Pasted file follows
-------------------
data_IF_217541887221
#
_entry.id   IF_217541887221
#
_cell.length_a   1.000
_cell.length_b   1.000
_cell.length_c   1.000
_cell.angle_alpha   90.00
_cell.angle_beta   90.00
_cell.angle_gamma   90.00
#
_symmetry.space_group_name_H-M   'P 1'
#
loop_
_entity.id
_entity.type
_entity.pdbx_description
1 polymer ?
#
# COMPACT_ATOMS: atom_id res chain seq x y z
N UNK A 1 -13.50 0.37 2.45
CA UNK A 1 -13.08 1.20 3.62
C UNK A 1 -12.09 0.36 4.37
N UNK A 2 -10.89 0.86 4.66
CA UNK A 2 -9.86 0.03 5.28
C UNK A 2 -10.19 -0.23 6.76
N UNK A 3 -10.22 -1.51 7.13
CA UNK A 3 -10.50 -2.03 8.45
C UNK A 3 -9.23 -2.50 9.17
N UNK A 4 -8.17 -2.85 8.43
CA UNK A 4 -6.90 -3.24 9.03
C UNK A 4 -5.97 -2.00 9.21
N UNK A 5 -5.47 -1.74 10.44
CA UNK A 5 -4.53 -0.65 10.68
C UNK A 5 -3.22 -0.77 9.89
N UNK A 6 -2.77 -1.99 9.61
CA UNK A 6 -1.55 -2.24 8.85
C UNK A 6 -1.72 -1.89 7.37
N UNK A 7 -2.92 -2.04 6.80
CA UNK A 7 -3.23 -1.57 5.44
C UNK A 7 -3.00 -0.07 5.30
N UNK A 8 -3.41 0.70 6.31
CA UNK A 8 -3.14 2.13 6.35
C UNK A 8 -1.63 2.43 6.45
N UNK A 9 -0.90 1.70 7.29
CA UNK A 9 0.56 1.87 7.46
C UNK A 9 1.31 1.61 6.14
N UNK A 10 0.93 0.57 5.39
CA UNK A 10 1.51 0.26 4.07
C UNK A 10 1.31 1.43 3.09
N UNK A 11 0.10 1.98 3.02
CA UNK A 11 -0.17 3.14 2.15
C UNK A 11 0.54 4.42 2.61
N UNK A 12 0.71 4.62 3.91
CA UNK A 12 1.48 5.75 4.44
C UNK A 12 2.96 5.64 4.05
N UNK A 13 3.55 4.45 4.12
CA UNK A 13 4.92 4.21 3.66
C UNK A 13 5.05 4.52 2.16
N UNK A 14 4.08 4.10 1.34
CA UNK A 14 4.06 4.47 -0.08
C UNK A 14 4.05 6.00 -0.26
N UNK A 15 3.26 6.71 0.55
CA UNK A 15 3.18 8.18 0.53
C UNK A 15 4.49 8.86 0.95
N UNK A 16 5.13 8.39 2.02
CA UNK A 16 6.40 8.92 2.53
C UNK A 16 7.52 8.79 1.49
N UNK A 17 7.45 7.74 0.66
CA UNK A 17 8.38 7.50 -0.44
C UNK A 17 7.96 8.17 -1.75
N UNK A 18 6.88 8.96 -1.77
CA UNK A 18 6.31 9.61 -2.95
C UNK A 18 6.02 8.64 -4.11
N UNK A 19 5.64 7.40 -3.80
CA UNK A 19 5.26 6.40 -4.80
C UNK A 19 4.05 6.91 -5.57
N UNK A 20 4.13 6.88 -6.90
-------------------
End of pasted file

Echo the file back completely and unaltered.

data_IF_217541887221
#
_entry.id   IF_217541887221
#
_cell.length_a   1.000
_cell.length_b   1.000
_cell.length_c   1.000
_cell.angle_alpha   90.00
_cell.angle_beta   90.00
_cell.angle_gamma   90.00
#
_symmetry.space_group_name_H-M   'P 1'
#
loop_
_entity.id
_entity.type
_entity.pdbx_description
1 polymer ?
#
# COMPACT_ATOMS: atom_id res chain seq x y z
N UNK A 1 -13.50 0.37 2.45
CA UNK A 1 -13.08 1.20 3.62
C UNK A 1 -12.09 0.36 4.37
N UNK A 2 -10.89 0.86 4.66
CA UNK A 2 -9.86 0.03 5.28
C UNK A 2 -10.19 -0.23 6.76
N UNK A 3 -10.22 -1.51 7.13
CA UNK A 3 -10.50 -2.03 8.45
C UNK A 3 -9.23 -2.50 9.17
N UNK A 4 -8.17 -2.85 8.43
CA UNK A 4 -6.90 -3.24 9.03
C UNK A 4 -5.97 -2.00 9.21
N UNK A 5 -5.47 -1.74 10.44
CA UNK A 5 -4.53 -0.65 10.68
C UNK A 5 -3.22 -0.77 9.89
N UNK A 6 -2.77 -1.99 9.61
CA UNK A 6 -1.55 -2.24 8.85
C UNK A 6 -1.72 -1.89 7.37
N UNK A 7 -2.92 -2.04 6.80
CA UNK A 7 -3.23 -1.57 5.44
C UNK A 7 -3.00 -0.07 5.30
N UNK A 8 -3.41 0.70 6.31
CA UNK A 8 -3.14 2.13 6.35
C UNK A 8 -1.63 2.43 6.45
N UNK A 9 -0.90 1.70 7.29
CA UNK A 9 0.56 1.87 7.46
C UNK A 9 1.31 1.61 6.14
N UNK A 10 0.93 0.57 5.39
CA UNK A 10 1.51 0.26 4.07
C UNK A 10 1.31 1.43 3.09
N UNK A 11 0.10 1.98 3.02
CA UNK A 11 -0.17 3.14 2.15
C UNK A 11 0.54 4.42 2.61
N UNK A 12 0.71 4.62 3.91
CA UNK A 12 1.48 5.75 4.44
C UNK A 12 2.96 5.64 4.05
N UNK A 13 3.55 4.45 4.12
CA UNK A 13 4.92 4.21 3.66
C UNK A 13 5.05 4.52 2.16
N UNK A 14 4.08 4.10 1.34
CA UNK A 14 4.06 4.47 -0.08
C UNK A 14 4.05 6.00 -0.26
N UNK A 15 3.26 6.71 0.55
CA UNK A 15 3.18 8.18 0.53
C UNK A 15 4.49 8.86 0.95
N UNK A 16 5.13 8.39 2.02
CA UNK A 16 6.40 8.92 2.53
C UNK A 16 7.52 8.79 1.49
N UNK A 17 7.45 7.74 0.66
CA UNK A 17 8.38 7.50 -0.44
C UNK A 17 7.96 8.17 -1.75
N UNK A 18 6.88 8.96 -1.77
CA UNK A 18 6.31 9.61 -2.95
C UNK A 18 6.02 8.64 -4.11
N UNK A 19 5.64 7.40 -3.80
CA UNK A 19 5.26 6.40 -4.80
C UNK A 19 4.05 6.91 -5.57
N UNK A 20 4.13 6.88 -6.90